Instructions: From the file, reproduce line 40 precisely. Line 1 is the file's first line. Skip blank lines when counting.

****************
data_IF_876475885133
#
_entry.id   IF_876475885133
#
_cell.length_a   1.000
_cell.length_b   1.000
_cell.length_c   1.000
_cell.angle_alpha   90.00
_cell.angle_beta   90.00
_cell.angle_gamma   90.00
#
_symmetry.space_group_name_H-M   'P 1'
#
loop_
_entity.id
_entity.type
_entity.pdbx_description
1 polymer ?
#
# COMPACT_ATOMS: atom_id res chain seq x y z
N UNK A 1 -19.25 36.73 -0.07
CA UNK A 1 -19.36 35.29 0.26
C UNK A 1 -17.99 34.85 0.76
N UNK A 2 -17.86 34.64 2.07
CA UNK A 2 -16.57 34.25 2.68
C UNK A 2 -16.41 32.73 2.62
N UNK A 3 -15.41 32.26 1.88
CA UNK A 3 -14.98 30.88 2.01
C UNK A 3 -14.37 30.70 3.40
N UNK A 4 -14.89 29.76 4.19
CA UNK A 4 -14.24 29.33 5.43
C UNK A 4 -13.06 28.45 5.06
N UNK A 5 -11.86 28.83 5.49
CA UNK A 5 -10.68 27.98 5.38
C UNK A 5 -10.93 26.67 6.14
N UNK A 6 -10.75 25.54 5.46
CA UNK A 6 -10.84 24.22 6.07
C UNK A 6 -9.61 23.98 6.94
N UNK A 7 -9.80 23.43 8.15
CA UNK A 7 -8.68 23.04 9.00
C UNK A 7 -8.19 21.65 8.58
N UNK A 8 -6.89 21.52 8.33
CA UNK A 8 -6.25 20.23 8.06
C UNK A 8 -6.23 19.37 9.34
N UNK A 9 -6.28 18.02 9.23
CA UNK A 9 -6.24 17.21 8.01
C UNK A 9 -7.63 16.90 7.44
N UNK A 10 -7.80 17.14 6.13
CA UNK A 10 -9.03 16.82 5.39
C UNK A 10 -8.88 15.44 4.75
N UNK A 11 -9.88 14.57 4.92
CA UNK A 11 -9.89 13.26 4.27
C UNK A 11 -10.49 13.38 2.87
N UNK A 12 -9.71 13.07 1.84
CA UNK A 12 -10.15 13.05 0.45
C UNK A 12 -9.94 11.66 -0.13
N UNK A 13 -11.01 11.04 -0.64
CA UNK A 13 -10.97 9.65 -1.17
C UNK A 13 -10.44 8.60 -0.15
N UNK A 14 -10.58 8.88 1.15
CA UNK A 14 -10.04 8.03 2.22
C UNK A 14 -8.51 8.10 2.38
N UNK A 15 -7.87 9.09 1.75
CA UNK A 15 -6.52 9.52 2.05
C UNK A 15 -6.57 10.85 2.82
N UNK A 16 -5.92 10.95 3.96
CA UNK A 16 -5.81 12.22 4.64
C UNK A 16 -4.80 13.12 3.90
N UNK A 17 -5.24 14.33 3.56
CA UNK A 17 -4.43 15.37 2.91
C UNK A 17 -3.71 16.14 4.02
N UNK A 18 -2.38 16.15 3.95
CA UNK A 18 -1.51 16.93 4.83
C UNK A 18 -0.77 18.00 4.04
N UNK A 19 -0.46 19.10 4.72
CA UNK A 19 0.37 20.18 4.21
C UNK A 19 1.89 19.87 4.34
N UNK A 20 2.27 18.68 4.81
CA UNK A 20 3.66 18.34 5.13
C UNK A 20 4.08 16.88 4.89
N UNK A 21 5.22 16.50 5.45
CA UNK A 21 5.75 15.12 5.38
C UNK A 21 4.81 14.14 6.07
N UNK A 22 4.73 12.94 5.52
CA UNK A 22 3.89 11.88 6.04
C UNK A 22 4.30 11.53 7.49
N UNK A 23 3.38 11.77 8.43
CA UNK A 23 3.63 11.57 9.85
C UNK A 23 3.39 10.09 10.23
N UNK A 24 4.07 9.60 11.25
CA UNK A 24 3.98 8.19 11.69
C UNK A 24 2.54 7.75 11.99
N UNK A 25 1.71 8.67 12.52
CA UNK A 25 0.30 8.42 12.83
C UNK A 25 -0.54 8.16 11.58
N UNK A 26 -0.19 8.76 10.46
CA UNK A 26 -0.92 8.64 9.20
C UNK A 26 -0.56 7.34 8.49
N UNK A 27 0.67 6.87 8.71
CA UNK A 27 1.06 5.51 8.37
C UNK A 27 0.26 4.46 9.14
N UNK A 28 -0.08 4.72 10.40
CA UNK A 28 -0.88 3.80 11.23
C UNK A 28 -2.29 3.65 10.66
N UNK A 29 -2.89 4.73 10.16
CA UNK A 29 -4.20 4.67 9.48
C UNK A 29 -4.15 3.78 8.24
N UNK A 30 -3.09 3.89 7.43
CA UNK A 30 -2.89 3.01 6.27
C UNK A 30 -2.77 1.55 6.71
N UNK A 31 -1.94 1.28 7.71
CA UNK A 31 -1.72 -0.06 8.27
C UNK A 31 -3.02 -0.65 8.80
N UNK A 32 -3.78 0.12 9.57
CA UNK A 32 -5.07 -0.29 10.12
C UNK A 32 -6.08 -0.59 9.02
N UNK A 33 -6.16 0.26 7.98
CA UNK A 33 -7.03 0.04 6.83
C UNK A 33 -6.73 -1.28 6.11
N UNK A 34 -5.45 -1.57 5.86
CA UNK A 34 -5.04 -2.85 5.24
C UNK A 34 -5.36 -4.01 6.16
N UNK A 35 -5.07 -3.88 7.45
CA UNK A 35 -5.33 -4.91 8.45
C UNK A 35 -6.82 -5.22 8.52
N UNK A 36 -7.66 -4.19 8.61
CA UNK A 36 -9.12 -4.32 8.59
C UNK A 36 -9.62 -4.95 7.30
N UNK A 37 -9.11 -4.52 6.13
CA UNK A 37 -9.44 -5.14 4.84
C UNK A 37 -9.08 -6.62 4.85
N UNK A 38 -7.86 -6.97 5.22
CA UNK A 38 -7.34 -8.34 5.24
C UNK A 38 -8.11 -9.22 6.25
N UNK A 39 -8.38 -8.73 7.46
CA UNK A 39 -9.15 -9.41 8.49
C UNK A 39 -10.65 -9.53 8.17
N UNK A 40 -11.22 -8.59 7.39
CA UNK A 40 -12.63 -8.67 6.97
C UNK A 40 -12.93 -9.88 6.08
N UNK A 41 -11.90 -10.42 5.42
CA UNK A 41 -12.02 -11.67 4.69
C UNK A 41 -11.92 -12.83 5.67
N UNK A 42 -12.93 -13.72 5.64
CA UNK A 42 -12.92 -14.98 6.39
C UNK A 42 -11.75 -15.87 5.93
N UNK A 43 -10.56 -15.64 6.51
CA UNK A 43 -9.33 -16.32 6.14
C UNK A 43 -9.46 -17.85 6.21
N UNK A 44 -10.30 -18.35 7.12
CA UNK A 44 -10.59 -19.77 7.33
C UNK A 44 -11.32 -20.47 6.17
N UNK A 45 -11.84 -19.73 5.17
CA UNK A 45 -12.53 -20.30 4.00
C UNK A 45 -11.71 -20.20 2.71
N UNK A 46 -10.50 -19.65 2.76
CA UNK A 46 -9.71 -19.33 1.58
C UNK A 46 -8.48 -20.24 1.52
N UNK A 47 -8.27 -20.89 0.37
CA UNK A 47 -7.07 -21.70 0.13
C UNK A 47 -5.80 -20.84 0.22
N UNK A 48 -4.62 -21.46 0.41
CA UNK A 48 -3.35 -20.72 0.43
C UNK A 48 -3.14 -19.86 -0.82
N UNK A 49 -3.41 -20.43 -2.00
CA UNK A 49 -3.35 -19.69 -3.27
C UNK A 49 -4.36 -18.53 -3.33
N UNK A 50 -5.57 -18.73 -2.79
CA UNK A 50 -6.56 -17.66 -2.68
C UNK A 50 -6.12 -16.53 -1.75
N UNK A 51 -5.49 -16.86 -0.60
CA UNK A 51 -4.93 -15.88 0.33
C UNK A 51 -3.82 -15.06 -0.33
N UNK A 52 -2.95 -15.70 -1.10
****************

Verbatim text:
CA UNK A 7 -8.68 23.04 9.00